Michael Jabez Foster: Does my hon. Friend agree that the principle of one person, one vote might be a better way of determining this? Producer organisations represent only 50 per cent. of the industry, but they seem to have about 90 per cent. of the vote. Should we not consider electoral reform?

Huw Irranca-Davies: My hon. Friend makes a good point that goes to the heart of the issue, but I do not think we need to look at electoral reform in terms of how those meetings are run. I hear the powerful voice of the under-10s on this matter. Indeed, that voice has become louder since that meeting and since we responded by returning to FQAs. I am very cognisant of that, not least because of the representations that my hon. Friend has made, and I shall point out how we can act on that. However, that does not mean that I will revisit that decision. There is an issue that we have to deal with promptly and in a considered way, because it is not only an issue for the Hastings fleet. Many in the under 10-metre fleet would regard it as a historical anomaly and there are arguments for and against that, but they see it as a genuine issue of justice. There is a way forward, and perhaps assurances could be given to that effect, including clear mechanisms and a timescale for achieving it. As a Fisheries Minister I have to represent everybody, but I appreciate the problem which the particular issue of the 7D cod has brought to the fore.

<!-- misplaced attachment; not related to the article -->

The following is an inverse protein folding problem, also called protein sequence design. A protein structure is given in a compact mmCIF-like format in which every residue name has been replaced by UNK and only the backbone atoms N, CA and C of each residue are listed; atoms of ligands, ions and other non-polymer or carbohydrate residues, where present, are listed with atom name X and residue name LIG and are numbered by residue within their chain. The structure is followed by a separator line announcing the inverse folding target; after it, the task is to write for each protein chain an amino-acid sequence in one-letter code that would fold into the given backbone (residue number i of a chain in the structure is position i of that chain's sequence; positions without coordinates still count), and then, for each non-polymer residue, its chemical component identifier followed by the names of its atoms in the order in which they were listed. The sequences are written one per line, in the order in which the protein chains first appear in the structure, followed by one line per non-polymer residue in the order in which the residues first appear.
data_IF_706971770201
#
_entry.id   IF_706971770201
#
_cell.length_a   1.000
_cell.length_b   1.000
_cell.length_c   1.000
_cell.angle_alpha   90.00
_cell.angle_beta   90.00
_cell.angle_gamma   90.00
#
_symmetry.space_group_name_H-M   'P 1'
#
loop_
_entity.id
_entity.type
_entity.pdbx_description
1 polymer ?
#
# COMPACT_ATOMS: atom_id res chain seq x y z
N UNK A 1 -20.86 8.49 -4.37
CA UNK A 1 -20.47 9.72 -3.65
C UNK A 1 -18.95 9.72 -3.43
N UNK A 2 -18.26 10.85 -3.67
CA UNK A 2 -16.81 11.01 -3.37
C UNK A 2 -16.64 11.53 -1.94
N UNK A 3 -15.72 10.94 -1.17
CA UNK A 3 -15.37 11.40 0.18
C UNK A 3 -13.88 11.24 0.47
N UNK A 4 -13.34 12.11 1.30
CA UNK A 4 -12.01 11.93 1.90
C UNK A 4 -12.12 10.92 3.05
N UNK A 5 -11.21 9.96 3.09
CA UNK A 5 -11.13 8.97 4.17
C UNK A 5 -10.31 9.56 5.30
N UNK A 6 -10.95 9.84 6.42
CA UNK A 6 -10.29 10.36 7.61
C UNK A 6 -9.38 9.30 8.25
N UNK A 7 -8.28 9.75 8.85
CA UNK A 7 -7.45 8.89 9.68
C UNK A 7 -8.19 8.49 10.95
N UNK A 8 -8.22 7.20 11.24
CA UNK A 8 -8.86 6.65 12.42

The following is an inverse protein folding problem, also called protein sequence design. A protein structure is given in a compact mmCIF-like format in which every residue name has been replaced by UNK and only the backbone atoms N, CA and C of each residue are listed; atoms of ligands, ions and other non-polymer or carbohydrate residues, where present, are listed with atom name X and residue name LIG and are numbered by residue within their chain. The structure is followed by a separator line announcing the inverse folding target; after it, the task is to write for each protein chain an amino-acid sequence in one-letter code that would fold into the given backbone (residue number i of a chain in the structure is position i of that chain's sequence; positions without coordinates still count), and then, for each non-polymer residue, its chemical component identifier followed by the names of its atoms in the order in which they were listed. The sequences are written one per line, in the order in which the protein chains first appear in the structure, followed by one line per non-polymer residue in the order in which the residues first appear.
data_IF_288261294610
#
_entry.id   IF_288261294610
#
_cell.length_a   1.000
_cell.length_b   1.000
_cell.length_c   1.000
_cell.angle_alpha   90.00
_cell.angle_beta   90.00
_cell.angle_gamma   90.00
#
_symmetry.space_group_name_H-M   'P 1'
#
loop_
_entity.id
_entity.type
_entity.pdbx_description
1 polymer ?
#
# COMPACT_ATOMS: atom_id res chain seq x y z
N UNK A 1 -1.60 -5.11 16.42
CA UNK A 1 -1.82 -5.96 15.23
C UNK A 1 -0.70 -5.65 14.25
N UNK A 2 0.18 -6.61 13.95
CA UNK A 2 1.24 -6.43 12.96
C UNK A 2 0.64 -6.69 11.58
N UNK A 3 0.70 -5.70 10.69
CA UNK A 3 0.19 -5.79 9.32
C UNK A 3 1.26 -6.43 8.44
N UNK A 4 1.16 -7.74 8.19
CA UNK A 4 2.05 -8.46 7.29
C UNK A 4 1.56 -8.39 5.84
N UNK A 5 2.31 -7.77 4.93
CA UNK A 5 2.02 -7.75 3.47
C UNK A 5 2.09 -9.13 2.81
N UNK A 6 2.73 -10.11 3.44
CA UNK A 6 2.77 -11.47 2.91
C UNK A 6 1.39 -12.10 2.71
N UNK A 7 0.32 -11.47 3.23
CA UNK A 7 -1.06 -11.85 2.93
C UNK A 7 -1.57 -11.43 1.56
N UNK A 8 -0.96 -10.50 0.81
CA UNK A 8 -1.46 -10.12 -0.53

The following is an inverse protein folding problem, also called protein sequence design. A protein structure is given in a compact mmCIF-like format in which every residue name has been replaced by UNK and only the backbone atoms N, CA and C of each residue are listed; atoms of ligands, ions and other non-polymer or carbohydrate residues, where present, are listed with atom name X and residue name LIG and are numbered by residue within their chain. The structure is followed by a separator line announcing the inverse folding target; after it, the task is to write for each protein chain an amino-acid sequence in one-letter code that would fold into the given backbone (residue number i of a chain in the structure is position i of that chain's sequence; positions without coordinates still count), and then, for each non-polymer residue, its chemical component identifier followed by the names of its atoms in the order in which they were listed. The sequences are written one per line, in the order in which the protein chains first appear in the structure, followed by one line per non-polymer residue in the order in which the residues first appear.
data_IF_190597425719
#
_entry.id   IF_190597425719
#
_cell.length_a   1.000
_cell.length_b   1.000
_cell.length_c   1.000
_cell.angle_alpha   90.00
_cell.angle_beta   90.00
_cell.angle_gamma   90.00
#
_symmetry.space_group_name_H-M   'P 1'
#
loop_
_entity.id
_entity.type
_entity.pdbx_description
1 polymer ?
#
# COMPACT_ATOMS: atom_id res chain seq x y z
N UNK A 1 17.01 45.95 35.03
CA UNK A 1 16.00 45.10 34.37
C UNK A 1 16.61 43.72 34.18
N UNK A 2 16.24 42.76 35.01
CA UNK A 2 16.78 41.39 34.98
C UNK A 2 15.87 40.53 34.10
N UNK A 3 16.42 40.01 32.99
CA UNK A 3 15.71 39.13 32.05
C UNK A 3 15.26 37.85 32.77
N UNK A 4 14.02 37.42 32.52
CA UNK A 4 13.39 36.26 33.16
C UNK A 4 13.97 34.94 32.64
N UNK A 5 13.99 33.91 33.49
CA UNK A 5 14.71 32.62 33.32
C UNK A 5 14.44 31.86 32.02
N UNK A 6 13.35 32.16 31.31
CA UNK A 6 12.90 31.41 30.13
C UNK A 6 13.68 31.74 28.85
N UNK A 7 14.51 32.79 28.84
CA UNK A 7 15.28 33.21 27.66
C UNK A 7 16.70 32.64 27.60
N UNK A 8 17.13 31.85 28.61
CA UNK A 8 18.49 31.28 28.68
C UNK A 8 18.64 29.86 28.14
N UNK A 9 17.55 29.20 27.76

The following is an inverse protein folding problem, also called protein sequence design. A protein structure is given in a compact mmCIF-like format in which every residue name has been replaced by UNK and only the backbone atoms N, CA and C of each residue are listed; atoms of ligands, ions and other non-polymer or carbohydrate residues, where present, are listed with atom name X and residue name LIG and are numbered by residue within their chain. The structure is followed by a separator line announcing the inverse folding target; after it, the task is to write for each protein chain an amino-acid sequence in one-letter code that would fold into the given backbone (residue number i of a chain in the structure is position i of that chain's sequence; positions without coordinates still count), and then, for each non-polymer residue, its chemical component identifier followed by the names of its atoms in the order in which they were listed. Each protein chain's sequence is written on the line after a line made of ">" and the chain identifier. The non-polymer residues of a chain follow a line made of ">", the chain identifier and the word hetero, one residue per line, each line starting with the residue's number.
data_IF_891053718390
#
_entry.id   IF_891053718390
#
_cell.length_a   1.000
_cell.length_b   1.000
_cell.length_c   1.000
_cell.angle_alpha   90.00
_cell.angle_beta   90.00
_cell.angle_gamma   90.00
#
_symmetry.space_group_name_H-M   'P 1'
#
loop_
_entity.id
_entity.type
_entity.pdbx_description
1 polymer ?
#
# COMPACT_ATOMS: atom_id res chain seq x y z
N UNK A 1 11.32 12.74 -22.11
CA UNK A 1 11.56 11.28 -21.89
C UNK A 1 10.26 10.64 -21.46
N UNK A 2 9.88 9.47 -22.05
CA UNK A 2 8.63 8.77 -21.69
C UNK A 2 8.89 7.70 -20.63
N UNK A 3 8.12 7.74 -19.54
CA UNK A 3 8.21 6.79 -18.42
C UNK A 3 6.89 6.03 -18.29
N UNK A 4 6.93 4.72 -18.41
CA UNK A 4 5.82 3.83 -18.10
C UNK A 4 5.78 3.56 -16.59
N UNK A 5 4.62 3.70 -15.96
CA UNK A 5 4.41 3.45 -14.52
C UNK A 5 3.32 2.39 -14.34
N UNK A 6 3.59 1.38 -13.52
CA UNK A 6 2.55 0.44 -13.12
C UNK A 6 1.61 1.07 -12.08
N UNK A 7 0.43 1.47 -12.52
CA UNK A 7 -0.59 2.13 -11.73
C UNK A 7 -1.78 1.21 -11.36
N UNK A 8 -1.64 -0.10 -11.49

The cod fishery is no doubt important to the fishermen of Hastings and the area, but it is the sole fishery that contributes a significantly higher proportion of inshore